Several types of cancer, such as colon cancer and skin cancer, have a very high cure rate if detected early. The key is, though, early detection.

Can we prevent cancer?

You can lower the risk of some types of cancer by making some lifestyle changes. Of course, this is no guarantee that you will never get cancer. But a lower risk is better than a higher one.

Eating healthy foods, exercising, and minimizing stress in your life seem to be the key factors in trying to reduce your risks, as well screening regularly for common cancers. Screening is also essential if you have a family history or previous cancer.

Ask your doctor or healthcare provider what types of screening tests you should have and at what ages.

If you suspect sepsis, call 9-1-1 or go to a hospital and tell your medical professional, “I AM CONCERNED ABOUT SEPSIS.” 


You can learn more about infection prevention among people who are immunocompromised by clicking here.

Would you like to share your story about sepsis or read about others who have had sepsis? Please visit Faces of Sepsis, where you will find hundreds of stories from survivors and tributes to those who died from sepsis.

Suggested Citation: Sepsis Alliance. Sepsis and Cancer. 2023.

Updated January 3, 2023.

Read Personal Stories of Sepsis and Cancer

Natalie Zeleznikar


I was diagnosed with stage 1 breast cancer on my left side in 2015. (Sepsis and Cancer) I elected to have a double mastectomy as a friend had the same kind of cancer and chose a lumpectomy and three months later it went to other breast and she ended up with double mastectomy. I thought I was lucky to be stage 1, and really expected a six week recovery and didn’t worry. I was running an assisted living business as CEO and a few days before my scheduled return, friends came to see me. We had a glass of wine ... Read Full Story

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Patrick Dunne

Survivor, Tribute

Sepsis killed my lovely dad on March 3rd 2022. My heart is broken as this could have been avoided if only the doctor at the urgent care centre where we live had helped him more that day. My dad had prostate cancer but the cancer was very much at bay and his psaPSA levels were great, his oncologist was extremely happy with his cancer. (Sepsis and Cancer) But unfortunately at the start of the first lockdown my dad was catheterised due to not being able to pee properly. He was told he would need his prostate shaved to be able ... Read Full Story

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Pat Termini

Survivor, Tribute, Tribute

A couple of hours before my wife Pat passed away in the ICU at her hospital, I said to her “Honey, if you have to go, I will respect your wishes, I want you to do what is best for you.” 2 hours later she passed away peacefully. I do know that she is in a much better place now, free of pain. Pat was allergic to opioid medications, which includes most everything except Tylenol. The pain from sepsis she endured those last 2 weeks must have been excruciating. Pat was a fighter. She fought squamous cell cancer for 11+ ... Read Full Story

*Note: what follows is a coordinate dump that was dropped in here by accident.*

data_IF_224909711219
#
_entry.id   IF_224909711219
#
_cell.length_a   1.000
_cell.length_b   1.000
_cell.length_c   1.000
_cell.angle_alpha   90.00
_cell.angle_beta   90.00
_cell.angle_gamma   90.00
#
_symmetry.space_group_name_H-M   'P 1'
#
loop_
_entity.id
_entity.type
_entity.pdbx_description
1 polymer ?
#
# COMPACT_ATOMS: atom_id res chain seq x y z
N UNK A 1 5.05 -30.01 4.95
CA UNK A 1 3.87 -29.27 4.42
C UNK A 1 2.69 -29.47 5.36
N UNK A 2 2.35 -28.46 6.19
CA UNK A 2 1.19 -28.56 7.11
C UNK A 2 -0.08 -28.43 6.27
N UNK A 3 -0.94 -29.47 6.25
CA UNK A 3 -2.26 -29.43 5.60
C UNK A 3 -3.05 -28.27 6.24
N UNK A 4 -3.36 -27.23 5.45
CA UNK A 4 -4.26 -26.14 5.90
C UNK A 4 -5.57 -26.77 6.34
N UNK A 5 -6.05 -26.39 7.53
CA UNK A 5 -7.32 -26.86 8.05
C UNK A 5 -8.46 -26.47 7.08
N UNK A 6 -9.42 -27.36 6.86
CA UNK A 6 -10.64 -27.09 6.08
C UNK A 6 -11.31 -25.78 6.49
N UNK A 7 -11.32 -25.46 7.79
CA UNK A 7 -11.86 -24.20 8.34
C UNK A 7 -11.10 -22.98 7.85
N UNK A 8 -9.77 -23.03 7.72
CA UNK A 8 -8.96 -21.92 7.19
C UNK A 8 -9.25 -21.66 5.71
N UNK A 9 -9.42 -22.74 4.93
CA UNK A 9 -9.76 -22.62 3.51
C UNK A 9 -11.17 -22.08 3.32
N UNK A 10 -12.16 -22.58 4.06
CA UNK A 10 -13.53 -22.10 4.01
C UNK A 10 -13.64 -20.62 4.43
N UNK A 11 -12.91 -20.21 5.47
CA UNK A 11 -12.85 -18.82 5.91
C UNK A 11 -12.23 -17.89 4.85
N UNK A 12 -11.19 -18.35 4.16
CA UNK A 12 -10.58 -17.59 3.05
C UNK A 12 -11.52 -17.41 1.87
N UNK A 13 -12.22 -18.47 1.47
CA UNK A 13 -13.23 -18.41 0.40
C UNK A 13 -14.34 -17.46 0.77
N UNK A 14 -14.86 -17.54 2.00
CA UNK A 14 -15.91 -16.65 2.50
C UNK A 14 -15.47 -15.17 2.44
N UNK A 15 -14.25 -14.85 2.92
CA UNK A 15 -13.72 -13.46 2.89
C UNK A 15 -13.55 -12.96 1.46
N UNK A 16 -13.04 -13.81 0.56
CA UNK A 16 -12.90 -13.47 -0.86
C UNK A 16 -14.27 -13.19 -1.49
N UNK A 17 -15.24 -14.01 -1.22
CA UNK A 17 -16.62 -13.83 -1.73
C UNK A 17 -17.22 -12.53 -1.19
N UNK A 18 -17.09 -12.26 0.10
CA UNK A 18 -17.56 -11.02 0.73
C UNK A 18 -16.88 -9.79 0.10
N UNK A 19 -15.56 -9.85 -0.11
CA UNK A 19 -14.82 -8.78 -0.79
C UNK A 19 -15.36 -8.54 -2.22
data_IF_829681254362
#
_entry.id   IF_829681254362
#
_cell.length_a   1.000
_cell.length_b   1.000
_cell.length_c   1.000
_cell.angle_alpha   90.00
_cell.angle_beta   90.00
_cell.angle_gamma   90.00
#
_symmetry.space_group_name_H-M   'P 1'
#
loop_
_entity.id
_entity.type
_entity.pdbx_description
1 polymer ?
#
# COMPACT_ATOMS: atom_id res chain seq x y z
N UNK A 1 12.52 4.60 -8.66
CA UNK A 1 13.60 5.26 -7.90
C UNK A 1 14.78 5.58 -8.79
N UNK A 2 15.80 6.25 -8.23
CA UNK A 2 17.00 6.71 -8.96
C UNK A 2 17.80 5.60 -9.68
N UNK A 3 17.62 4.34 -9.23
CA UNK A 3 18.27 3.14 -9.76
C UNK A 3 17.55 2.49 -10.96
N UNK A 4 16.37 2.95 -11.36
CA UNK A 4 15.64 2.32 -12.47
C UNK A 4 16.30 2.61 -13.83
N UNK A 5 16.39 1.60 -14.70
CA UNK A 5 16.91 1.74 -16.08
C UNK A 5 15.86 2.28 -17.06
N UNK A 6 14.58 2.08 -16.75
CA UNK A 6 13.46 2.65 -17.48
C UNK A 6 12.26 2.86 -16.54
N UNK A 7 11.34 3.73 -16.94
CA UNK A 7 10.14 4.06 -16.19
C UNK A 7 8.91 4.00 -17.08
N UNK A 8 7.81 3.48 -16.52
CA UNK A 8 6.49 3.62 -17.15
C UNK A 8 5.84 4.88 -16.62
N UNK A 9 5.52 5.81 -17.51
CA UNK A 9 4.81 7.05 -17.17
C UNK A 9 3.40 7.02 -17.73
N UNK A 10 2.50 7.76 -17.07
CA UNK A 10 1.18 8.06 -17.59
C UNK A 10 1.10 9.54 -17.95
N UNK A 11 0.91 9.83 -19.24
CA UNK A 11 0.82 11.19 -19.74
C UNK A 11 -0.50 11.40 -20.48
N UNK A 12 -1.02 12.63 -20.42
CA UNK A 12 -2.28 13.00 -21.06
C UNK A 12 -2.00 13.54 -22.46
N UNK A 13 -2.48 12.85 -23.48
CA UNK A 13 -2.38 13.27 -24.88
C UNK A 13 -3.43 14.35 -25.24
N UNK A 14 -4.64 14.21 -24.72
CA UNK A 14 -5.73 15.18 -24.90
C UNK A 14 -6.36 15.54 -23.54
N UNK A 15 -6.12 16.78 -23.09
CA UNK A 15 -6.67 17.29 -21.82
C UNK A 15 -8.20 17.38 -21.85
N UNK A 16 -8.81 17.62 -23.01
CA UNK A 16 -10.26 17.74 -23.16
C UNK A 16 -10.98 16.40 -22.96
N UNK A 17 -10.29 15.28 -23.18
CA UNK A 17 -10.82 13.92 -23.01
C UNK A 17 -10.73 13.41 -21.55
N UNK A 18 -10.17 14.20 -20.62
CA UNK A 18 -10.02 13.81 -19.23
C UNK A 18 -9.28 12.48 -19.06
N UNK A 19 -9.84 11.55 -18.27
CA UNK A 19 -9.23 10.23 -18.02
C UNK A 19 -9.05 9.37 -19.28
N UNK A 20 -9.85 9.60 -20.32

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Debra K.

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Hi, I’m Deb. Had a diagnosis of aggressive breast cancer, for the second time. After the surgery I was fine for two months. Then one morning I woke up with my right arm being sore. My elbow hurt and my wrist, and shoulder. I thought what was this? Haven’t I been through enough? My arm was dark pink, almost red. It was very warm to touch. I knew this was not good. (Sepsis and Cancer) Went to the ER. To my surprise they admitted me. After the blood tests I learned it was sepsis. How did I get myself involved ... Read Full Story

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Estelle Botha

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Our beautiful, talented 15-year-old ballerina girl passed away from sepsis while she was under chemotherapy treatment for Hodgkin’s lymphoma. (Sepsis and Cancer) At the time of her passing, we did not know the cause, and no-one used the word « sepsis » to help us make sense of the tragedy. Estelle had been telling her doctor that she was not feeling well and asking for a longer respite from chemotherapy sessions, but the doctor merely stated that chemo makes one feel unwell and that she must not skip chemo sessions. Four months into the treatment, Estelle was having a particularly difficult week, ... Read Full Story

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Cancer is a term that describes several malignant (dangerous, harmful) diseases that can affect just about every organ and system in the body. Malignant cells, or cancer cells, are abnormal cells that multiply in an uncontrolled fashion. Unlike normal cells, which can stop multiplying and die off as they should,  cancer cells continue to multiply and can form tumors and growths. These can then invade adjacent tissues.